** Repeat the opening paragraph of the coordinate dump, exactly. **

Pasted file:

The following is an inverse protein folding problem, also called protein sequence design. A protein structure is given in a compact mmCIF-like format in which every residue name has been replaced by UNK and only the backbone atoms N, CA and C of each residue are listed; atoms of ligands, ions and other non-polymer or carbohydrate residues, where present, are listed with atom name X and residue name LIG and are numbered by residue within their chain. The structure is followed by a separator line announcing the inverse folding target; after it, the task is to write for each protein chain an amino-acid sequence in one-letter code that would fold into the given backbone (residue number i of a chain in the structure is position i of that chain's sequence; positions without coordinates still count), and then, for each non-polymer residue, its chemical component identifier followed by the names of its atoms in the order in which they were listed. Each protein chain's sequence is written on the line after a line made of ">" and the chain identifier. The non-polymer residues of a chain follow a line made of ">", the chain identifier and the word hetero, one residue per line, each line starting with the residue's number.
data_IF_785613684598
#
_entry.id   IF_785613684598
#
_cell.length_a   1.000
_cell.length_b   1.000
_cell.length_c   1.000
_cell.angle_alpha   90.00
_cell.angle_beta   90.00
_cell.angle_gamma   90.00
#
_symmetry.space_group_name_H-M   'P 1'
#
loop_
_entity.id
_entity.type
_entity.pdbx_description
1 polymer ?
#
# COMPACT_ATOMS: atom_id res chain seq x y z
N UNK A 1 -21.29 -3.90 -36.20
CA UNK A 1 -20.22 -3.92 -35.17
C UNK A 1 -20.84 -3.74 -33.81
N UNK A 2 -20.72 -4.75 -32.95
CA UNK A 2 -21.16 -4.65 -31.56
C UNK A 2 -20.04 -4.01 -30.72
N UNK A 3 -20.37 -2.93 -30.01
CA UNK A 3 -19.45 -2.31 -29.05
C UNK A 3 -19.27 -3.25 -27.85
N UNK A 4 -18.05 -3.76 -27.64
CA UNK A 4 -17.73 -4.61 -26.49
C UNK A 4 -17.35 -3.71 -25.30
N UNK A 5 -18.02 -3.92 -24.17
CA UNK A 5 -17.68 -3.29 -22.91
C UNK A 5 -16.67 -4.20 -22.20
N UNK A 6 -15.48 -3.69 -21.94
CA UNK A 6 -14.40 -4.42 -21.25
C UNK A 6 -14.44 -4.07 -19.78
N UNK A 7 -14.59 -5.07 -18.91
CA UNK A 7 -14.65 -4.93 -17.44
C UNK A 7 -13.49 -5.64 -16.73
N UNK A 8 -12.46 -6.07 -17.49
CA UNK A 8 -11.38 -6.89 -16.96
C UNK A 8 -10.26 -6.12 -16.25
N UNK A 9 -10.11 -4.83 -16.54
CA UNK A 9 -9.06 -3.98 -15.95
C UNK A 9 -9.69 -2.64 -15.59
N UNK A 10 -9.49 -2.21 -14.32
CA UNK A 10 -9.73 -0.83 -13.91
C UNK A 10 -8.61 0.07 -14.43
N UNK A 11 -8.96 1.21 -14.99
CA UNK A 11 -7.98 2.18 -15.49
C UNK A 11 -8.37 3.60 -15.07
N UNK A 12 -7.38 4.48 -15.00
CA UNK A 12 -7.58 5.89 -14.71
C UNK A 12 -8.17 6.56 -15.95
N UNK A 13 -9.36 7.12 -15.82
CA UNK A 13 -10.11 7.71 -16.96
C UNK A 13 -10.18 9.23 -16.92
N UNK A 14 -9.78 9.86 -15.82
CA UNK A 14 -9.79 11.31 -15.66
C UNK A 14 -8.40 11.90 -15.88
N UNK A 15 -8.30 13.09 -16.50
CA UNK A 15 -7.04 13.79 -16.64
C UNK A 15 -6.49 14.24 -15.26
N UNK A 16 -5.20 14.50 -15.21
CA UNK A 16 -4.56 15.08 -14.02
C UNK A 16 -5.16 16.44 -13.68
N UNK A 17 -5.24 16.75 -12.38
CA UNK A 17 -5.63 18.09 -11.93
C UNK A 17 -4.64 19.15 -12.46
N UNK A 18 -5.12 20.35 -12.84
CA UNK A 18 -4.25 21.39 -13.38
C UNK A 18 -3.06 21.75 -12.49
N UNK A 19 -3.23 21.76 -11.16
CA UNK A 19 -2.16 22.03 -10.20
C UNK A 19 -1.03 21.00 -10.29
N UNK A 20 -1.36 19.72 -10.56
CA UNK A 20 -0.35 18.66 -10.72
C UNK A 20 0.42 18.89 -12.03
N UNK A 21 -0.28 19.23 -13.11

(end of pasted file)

The following is an inverse protein folding problem, also called protein sequence design. A protein structure is given in a compact mmCIF-like format in which every residue name has been replaced by UNK and only the backbone atoms N, CA and C of each residue are listed; atoms of ligands, ions and other non-polymer or carbohydrate residues, where present, are listed with atom name X and residue name LIG and are numbered by residue within their chain. The structure is followed by a separator line announcing the inverse folding target; after it, the task is to write for each protein chain an amino-acid sequence in one-letter code that would fold into the given backbone (residue number i of a chain in the structure is position i of that chain's sequence; positions without coordinates still count), and then, for each non-polymer residue, its chemical component identifier followed by the names of its atoms in the order in which they were listed. Each protein chain's sequence is written on the line after a line made of ">" and the chain identifier. The non-polymer residues of a chain follow a line made of ">", the chain identifier and the word hetero, one residue per line, each line starting with the residue's number.